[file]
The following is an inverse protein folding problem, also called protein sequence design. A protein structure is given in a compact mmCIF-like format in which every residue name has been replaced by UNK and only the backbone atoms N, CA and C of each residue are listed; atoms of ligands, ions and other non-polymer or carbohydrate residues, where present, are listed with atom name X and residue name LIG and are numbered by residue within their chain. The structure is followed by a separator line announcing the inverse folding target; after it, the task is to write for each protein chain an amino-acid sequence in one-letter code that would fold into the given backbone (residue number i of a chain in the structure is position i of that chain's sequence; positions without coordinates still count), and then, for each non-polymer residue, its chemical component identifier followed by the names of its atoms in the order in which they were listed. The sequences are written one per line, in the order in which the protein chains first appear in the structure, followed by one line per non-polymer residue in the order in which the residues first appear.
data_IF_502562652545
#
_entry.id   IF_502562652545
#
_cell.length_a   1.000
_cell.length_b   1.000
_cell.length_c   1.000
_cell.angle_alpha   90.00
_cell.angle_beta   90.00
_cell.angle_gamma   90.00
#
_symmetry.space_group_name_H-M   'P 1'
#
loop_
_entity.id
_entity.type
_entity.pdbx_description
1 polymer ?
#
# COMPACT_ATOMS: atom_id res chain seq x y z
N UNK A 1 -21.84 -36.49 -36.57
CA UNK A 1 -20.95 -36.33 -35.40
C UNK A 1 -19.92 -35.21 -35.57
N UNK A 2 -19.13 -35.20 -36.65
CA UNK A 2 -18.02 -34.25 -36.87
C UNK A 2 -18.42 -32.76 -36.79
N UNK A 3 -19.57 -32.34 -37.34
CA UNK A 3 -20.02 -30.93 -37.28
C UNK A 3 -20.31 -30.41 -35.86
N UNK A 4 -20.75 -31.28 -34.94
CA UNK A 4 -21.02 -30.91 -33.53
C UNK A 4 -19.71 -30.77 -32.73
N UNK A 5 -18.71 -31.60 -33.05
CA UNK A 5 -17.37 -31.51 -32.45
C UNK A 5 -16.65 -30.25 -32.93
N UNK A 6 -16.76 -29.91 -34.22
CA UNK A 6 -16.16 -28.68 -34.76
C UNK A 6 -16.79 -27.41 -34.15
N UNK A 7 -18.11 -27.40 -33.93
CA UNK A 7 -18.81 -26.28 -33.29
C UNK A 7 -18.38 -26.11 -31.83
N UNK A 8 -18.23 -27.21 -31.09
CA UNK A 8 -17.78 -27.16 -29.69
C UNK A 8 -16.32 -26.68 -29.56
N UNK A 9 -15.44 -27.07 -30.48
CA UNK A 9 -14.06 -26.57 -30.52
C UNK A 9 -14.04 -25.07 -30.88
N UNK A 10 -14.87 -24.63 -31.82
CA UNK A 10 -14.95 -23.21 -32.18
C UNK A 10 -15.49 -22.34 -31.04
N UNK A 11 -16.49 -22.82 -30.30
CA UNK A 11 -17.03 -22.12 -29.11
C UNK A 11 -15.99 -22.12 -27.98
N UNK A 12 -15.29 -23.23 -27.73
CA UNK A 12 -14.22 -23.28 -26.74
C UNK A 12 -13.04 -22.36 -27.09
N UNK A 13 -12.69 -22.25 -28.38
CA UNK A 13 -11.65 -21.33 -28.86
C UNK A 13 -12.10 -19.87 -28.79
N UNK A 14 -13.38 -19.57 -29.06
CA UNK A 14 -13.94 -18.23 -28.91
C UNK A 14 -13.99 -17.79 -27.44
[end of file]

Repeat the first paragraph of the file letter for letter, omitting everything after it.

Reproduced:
The following is an inverse protein folding problem, also called protein sequence design. A protein structure is given in a compact mmCIF-like format in which every residue name has been replaced by UNK and only the backbone atoms N, CA and C of each residue are listed; atoms of ligands, ions and other non-polymer or carbohydrate residues, where present, are listed with atom name X and residue name LIG and are numbered by residue within their chain. The structure is followed by a separator line announcing the inverse folding target; after it, the task is to write for each protein chain an amino-acid sequence in one-letter code that would fold into the given backbone (residue number i of a chain in the structure is position i of that chain's sequence; positions without coordinates still count), and then, for each non-polymer residue, its chemical component identifier followed by the names of its atoms in the order in which they were listed. The sequences are written one per line, in the order in which the protein chains first appear in the structure, followed by one line per non-polymer residue in the order in which the residues first appear.